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Title: c-Jun N-terminal kinase primes endothelial cells at atheroprone sites for apoptosis
Author: Chaudhury, Hera Ashraf
ISNI:       0000 0004 2693 8224
Awarding Body: Imperial College London
Current Institution: Imperial College London
Date of Award: 2010
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Atherosclerosis can be initiated by pro-inflammatory activation of endothelial cells (EC) which leads to the recruitment of leukocytes to the vessel wall, and also by endothelial apoptosis which elevates the permeability of arteries to lipoproteins. The greater curvature of the aorta is exposed to high shear and is protected from EC apoptosis, inflammation and atherosclerosis, whereas the lesser curvature is exposed to low shear and is susceptible to atherosclerosis. Pro-inflammatory mediators (e.g. TNFα, LPS) trigger phosphorylation of c-Jun N-terminal kinase (JNK) and p38 MAP kinases to positively regulate these process and influence atherosclerosis. I examined the effects of JNK activation on EC physiology at atherosusceptible sites. En face staining revealed that phosphorylation of JNK in EC occurs constitutively at the susceptible site of the murine aortic arch and can be enhanced by LPS treatment. In contrast, JNK activation was suppressed at the protected site by mitogen-activated protein kinase phosphatase-1 (MKP-1), a negative regulator of JNK and p38 MAP kinases. To study the function of JNK and p38 in vascular endothelium, I identified the transcriptional programs that they regulate by applying specific pharmacological inhibitors to cultured EC and assessing the transcriptome using microarrays. Functional annotation revealed that JNK and p38 positively regulate the expression of numerous pro-inflammatory and pro-apoptotic molecules. Subsequent gene silencing studies demonstrated that JNK1 positively regulates pro-apoptotic molecule expression in EC. I validated my findings in vivo by analyzing EC in aortae of wild-type, JNK1-/- and MKP-1-/- mice. I observed that EC at an atherosusceptible site express pro-apoptotic proteins and are primed for apoptosis and proliferation in response to LPS through a JNK1-dependent mechanism, whereas EC at a protected site expressed lower levels of pro-apoptotic molecules and was protected from injury by MKP-1. These findings indicate that the spatial variation of JNK1 activity delineates the spatial distribution of apoptosis and turnover of EC in arteries, and may influence the punctuate development of atherosclerotic lesions.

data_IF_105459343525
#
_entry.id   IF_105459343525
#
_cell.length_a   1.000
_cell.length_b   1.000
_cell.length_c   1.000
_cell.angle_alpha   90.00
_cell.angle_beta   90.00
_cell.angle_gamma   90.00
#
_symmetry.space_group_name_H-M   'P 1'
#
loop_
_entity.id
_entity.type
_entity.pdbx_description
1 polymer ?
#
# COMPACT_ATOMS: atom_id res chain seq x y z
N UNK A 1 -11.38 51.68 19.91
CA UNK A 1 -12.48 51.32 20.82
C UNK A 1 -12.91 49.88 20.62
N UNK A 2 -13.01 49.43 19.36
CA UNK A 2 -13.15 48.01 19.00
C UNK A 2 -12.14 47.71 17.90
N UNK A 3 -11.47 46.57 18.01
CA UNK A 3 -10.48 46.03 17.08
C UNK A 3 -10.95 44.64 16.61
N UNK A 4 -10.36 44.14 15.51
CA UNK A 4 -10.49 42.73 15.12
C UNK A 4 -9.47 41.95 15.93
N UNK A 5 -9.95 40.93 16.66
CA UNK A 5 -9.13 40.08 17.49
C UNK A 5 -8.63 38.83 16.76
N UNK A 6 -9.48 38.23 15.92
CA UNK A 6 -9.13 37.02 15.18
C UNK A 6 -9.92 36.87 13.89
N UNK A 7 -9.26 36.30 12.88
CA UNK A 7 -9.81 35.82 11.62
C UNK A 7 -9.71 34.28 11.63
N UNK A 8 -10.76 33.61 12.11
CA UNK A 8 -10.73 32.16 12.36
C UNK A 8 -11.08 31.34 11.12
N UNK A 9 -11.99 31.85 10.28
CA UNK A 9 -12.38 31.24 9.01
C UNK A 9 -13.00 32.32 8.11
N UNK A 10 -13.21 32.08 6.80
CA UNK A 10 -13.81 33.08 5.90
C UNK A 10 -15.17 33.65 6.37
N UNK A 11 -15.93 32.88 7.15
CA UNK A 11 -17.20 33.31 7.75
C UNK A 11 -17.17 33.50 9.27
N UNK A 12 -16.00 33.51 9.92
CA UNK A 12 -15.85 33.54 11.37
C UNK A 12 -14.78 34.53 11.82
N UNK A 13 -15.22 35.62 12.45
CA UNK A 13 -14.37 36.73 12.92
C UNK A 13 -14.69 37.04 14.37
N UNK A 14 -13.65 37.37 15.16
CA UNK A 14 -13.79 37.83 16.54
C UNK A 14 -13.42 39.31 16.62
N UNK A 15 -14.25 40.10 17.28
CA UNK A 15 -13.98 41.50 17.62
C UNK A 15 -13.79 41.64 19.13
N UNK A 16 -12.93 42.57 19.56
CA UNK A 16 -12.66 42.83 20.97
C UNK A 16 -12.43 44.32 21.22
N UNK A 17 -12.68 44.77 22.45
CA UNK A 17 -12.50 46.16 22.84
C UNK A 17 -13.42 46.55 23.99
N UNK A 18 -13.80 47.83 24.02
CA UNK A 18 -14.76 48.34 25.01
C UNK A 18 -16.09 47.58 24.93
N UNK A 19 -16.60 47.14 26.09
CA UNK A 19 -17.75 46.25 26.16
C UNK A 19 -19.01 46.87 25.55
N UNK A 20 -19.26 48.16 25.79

Supervisor: Evans, Paul Sponsor: Not available
Qualification Name: Thesis (Ph.D.) Qualification Level: Doctoral